MR. ROBINSON: Your cryptic letter of November 8 received. Standard-Bearer contained nothing new. Your letter contained nothing new. Two official Federation observers (Mr. John Taylor and Mr. Ralph Sanders) will be present at your meeting in December. Will they be admitted?

National Federation of the Blind.


New York, New York, November 21, 1973.

DEAR DR. JERNIGAN: In view of all the correspondence and documentation already supplied to you, the question contained in your letter of November 15, 1973, is incongruous.

Very truly yours,



Des Moines, Iowa, December 4, 1973.

MR. ROBINSON: It isn't, and will they?

National Federation of the Blind.


Washington, D.C., December 3, 1973.

House of Representatives,
Washington, D.C.

DEAR RON: Thank you for your letter of October 11 concerning complaints about the National Accreditation Council for Agencies Serving the Blind and Visually Handicapped (NAC) raised by members of the National Federation of the Blind (NFB) who recently visited your office. You also enclosed a letter from Mr. Rami Rabby alleging patronizing and discriminating practices on the part of the Chicago Lighthouse for the Blind.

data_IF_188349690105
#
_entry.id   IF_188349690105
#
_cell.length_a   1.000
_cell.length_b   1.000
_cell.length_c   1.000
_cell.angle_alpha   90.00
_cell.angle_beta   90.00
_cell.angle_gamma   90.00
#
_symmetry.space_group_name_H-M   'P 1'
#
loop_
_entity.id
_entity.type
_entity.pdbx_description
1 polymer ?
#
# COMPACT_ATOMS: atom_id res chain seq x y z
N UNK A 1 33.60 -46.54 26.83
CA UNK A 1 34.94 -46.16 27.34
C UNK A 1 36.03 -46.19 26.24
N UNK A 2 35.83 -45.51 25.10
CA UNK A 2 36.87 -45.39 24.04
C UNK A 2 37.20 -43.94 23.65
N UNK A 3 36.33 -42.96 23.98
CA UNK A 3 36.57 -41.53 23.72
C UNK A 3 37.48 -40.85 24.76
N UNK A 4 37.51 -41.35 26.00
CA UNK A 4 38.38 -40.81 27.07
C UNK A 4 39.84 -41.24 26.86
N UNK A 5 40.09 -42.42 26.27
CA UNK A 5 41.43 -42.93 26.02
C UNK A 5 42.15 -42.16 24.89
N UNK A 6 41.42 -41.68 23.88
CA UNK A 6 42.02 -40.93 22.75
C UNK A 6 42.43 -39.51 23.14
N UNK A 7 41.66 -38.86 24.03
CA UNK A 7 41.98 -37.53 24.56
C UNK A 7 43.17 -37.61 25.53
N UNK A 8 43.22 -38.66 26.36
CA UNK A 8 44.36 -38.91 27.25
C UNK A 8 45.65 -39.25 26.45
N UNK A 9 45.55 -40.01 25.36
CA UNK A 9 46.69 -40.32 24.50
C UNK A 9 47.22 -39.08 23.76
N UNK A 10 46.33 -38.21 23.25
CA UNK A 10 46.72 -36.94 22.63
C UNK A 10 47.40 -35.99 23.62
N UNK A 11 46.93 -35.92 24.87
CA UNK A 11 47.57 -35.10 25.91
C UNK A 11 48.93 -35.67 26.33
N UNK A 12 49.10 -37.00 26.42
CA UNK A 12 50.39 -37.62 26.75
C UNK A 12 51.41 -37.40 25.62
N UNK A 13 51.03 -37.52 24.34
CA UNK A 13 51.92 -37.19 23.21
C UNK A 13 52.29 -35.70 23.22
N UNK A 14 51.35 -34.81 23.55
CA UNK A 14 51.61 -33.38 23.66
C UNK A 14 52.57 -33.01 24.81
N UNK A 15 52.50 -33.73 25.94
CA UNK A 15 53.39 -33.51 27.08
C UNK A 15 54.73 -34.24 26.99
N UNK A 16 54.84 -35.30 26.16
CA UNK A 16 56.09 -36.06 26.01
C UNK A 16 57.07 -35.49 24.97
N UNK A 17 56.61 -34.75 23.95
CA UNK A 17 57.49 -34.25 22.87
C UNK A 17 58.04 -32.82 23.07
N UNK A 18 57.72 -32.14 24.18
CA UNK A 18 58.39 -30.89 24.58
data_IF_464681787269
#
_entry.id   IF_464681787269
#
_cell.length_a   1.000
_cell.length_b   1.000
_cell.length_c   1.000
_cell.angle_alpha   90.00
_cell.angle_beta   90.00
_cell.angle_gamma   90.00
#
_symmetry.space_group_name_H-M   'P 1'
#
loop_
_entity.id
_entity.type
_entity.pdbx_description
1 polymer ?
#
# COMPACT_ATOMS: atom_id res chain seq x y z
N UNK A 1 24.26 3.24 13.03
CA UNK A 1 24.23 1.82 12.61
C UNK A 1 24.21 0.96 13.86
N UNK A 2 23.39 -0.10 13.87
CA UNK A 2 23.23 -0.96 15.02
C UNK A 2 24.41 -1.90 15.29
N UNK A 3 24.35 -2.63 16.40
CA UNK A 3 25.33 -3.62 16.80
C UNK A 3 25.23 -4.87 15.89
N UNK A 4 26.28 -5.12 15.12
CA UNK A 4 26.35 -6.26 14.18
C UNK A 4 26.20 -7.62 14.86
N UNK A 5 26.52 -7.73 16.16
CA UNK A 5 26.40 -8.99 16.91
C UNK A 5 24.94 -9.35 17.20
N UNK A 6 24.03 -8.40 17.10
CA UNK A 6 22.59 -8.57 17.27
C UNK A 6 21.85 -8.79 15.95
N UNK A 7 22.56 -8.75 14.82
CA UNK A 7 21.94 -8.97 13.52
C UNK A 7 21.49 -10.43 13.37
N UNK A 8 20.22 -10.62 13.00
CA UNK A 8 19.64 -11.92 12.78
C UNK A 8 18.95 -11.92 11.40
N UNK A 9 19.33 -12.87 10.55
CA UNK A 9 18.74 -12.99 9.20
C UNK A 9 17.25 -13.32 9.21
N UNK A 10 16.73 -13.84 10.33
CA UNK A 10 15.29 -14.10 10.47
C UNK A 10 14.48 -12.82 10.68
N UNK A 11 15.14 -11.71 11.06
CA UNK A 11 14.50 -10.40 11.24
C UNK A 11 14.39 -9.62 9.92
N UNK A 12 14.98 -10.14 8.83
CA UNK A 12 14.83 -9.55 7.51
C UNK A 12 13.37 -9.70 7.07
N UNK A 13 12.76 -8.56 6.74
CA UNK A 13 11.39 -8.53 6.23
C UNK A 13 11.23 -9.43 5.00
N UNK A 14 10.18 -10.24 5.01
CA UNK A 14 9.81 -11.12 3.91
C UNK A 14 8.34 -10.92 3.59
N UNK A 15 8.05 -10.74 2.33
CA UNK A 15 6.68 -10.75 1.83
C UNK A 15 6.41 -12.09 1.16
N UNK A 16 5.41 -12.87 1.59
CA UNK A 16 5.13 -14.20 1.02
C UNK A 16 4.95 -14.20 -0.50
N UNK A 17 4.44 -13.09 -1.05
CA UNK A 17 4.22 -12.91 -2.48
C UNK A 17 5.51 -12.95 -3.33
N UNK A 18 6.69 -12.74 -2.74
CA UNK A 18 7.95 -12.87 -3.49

We have received a number of similar inquiries from other Congressmen stemming from visits from Federation members during the second week of October. As a result of these inquiries, you may be assured that the staff of the Social and Rehabilitation Service will be closely monitoring the situation.

Since the inception of NAC, the Social and Rehabilitation Service has been one of the sponsors of this organization's efforts to increase the quality of services to blind persons throughout the Nation. Including the current grant, our agency has provided financial assistance in the total amount of $566,000 spread over the past five years, matched by an equal amount from other resources. Like other accrediting efforts in the field of education and health, required financial assistance through our agency will decrease until NAC is self-supporting through private resources and fees from membership and accreditation.